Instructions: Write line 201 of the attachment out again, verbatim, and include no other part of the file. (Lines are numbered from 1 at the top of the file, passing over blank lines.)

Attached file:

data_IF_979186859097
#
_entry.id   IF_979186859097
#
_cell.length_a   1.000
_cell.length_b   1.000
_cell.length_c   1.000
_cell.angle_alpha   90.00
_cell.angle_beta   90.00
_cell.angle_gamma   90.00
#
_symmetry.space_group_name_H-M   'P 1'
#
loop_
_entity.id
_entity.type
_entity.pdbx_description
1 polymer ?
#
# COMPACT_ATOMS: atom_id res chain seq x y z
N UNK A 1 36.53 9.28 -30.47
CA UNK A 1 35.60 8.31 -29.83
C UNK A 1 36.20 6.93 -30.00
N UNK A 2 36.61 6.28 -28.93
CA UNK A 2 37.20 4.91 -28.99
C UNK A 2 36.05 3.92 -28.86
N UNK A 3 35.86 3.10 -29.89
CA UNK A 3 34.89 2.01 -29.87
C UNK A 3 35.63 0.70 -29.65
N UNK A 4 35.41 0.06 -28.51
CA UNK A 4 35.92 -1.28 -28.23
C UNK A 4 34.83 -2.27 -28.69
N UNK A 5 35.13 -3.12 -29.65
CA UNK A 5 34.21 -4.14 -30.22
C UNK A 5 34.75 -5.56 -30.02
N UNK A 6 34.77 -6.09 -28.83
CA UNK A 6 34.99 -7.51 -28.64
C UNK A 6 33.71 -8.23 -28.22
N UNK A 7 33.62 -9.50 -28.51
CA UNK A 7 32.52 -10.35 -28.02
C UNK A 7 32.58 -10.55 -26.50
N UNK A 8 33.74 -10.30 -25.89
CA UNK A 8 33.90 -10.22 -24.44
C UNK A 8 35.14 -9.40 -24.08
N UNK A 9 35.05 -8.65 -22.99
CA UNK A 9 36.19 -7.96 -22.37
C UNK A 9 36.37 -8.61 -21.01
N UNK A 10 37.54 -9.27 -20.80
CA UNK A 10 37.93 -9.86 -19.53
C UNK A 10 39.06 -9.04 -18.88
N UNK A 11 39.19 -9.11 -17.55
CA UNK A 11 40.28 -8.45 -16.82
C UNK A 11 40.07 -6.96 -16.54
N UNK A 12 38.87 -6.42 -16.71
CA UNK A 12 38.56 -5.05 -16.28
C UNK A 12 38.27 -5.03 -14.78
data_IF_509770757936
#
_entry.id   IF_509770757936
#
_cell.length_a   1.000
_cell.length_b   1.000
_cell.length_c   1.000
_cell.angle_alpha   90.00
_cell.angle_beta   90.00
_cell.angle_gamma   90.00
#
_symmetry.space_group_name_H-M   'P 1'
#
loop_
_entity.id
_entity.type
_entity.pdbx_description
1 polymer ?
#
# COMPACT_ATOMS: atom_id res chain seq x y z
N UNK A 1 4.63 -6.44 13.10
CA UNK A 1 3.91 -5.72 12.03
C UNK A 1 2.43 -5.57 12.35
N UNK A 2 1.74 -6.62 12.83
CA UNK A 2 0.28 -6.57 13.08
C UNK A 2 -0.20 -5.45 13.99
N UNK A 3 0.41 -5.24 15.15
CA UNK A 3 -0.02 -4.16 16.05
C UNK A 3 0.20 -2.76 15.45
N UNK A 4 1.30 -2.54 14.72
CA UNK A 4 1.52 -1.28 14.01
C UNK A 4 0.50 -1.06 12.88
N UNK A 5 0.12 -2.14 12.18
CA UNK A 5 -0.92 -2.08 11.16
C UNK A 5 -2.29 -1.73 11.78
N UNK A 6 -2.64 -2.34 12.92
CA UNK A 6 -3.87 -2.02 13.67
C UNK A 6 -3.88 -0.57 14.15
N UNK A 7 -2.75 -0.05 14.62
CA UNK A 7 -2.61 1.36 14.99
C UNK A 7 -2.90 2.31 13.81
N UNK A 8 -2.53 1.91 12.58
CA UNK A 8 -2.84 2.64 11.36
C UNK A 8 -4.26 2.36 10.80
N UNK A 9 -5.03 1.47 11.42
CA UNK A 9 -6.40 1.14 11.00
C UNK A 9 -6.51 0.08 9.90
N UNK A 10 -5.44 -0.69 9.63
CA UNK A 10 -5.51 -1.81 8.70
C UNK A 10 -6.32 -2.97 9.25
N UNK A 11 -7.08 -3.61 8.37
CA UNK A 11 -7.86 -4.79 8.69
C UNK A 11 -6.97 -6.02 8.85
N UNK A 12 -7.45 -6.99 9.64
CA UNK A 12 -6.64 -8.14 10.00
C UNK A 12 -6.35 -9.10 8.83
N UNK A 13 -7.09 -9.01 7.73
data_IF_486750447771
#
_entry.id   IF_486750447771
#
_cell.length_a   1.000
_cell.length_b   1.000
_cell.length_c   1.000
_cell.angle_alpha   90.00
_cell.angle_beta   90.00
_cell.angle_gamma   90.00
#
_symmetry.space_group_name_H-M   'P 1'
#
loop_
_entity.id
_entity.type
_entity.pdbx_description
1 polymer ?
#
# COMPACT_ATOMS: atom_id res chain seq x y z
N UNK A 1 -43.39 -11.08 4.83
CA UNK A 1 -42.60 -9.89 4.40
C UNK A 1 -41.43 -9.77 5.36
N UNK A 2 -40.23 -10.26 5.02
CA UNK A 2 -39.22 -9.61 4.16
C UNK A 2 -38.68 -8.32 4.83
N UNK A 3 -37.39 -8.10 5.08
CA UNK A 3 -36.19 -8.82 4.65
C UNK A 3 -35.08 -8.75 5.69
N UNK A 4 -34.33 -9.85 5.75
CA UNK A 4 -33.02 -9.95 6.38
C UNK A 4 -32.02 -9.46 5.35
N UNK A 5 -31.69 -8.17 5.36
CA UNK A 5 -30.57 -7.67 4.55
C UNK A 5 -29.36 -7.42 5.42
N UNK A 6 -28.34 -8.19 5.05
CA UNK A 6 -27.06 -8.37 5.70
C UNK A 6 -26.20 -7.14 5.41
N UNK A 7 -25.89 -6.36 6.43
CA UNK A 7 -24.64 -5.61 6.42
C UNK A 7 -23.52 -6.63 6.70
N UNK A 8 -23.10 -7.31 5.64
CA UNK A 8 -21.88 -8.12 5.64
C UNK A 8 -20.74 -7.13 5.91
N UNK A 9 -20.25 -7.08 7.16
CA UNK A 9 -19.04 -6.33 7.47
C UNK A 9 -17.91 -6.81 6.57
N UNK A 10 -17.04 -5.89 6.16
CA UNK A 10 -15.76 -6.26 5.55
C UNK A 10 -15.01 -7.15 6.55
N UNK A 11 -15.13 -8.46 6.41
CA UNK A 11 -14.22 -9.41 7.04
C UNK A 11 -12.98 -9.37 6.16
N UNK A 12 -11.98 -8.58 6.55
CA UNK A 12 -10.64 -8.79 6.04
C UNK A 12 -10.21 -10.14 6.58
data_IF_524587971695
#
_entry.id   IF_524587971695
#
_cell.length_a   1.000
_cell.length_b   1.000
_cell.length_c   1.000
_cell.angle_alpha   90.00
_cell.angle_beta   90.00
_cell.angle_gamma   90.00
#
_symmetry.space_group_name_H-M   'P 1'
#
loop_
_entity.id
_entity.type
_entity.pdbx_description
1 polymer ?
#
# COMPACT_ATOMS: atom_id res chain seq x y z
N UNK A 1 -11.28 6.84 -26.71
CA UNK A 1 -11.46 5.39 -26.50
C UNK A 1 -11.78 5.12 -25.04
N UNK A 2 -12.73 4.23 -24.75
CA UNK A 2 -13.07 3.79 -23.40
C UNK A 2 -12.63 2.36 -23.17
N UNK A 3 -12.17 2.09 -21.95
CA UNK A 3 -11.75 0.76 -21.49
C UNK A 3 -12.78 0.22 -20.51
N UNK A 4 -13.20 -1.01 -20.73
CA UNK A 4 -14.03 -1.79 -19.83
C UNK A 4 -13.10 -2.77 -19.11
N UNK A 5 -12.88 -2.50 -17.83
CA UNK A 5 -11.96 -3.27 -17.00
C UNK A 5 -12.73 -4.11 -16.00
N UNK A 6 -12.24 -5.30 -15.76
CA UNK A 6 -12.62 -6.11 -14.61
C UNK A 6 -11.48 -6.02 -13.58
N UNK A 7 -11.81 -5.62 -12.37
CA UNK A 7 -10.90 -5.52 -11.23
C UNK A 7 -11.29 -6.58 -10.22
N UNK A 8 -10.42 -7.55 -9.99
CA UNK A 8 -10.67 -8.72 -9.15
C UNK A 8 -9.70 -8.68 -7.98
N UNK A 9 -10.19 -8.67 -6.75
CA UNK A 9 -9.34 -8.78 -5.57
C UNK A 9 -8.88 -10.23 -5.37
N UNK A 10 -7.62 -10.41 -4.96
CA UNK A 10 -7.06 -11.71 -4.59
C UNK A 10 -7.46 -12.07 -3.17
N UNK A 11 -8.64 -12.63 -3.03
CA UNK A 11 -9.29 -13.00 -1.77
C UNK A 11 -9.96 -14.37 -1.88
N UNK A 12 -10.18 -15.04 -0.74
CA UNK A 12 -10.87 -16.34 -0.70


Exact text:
C UNK A 4 -13.10 -2.77 -19.11